Families take seats in colorful mats before the event gets underway. Several other branches are hosting Drag Story Hour sessions later this summer. Credit: David Meza

In addition to reading at libraries, Per Sia teaches first graders at an afterschool program in San Francisco. At night, she hosts parties, DJs, and performs in drag for adults. 

At Drag Story Hour, Per Sia intersperses song and dance between the books. “What’s a drag performer without a lip sync number?” she explained. 

The mostly Gen-X parents seemed to enjoy her rendition of Björk’s “It’s Oh So Quiet” as much as, if not more than, their kids did. While lip-syncing, Per Sia floated through the crowd, holding up her poofy, tiered skirt so she didn’t trip over it.

After the event, Gregory Arthur, who brought his 4-year-old daughter to the reading, called it “engaging and refreshing.”

“It’s liberating for some of the children that are questioning—it’s a safe zone,” he said.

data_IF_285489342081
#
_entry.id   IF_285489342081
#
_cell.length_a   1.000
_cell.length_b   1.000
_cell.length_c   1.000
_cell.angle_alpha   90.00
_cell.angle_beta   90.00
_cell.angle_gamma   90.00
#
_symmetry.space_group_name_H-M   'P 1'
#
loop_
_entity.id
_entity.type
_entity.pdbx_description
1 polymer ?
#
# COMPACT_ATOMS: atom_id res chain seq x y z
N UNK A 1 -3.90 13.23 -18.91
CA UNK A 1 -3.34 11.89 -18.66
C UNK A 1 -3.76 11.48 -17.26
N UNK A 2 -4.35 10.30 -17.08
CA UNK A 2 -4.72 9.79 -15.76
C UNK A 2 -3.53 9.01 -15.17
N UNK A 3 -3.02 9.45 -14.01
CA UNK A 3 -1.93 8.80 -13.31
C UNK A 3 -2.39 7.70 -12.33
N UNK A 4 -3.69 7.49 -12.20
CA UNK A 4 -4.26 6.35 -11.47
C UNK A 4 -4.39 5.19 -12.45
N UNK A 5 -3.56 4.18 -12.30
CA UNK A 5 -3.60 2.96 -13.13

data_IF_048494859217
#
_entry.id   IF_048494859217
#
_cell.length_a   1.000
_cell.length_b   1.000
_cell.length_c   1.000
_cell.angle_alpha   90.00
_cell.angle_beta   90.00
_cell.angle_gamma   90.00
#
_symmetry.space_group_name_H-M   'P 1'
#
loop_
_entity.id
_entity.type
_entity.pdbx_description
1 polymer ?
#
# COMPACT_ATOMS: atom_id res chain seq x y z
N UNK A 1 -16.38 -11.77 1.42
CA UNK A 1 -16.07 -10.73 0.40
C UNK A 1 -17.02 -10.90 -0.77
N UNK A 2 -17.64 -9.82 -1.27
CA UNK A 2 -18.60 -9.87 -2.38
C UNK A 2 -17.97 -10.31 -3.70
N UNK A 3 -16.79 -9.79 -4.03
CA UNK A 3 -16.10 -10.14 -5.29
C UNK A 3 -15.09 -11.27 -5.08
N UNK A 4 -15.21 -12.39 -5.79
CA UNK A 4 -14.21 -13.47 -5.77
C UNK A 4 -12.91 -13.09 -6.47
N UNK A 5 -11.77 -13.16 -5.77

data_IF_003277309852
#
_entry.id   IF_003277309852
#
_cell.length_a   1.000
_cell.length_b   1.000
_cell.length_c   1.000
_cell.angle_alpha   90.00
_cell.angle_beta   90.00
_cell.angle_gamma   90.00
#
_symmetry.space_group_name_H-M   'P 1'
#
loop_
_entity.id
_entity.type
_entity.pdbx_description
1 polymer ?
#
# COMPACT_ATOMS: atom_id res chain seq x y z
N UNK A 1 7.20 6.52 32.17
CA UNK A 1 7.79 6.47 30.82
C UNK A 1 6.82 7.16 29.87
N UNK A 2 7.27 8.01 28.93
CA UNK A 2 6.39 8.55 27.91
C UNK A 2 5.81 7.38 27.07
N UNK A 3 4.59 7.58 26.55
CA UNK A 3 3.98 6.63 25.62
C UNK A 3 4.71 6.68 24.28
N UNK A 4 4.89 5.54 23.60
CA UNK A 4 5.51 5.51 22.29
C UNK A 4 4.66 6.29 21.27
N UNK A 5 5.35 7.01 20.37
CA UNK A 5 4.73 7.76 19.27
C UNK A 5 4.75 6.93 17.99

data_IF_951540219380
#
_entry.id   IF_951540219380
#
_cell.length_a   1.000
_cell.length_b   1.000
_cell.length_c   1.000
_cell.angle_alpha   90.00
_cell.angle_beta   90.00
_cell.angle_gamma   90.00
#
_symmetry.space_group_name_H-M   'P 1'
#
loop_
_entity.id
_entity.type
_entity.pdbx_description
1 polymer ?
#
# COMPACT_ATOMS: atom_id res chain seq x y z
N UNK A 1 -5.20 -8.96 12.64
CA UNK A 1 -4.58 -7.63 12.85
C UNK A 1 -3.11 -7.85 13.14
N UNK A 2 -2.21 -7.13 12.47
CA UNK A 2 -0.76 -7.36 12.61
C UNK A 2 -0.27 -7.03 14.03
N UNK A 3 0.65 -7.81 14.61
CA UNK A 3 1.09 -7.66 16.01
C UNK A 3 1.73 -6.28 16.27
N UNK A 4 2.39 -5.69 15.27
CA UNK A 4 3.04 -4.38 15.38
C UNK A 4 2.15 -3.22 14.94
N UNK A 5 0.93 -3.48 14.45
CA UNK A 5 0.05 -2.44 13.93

Speaking with The Oaklandside, Per Sia said a moment from a previous reading has stuck with her and keeps her going despite the risks.

When technical issues forced a delay at the Piedmont Avenue Branch recently, the drag queen asked if anyone in the room had a joke to tell. Instead, a mother approached Per Sia and handed her a postcard.

Per Sia pulled up a photo of the postcard on her phone Saturday and read it aloud, tears streaming down her face.

In the message, the mother told Per Sia that her 3-year-old daughter had been “enthralled” by the performer after seeing her read and “couldn’t stop talking” about her. The young girl called Per Sia “Macarena” after the dance she always performs at her readings. 

“She says, ‘I wonder if Macarena is having breakfast too,’” the mother wrote. “She dresses up like you, in long tutus and sneakers.”

“So yeah,” Per Sia said, wiping away her tears. “That makes it worth it.”

Natalie Orenstein covers housing and homelessness for The Oaklandside. She was previously on staff at Berkeleyside, where her extensive reporting on the legacy of school desegregation received recognition from the Society of Professional Journalists NorCal and the Education Writers Association. Natalie’s reporting has also appeared in The J Weekly, The San Francisco Chronicle and elsewhere, and she’s written about public policy for a number of research institutes and think tanks. Natalie lives in Oakland, grew up in Berkeley, and has only left her beloved East Bay once, to attend Pomona College.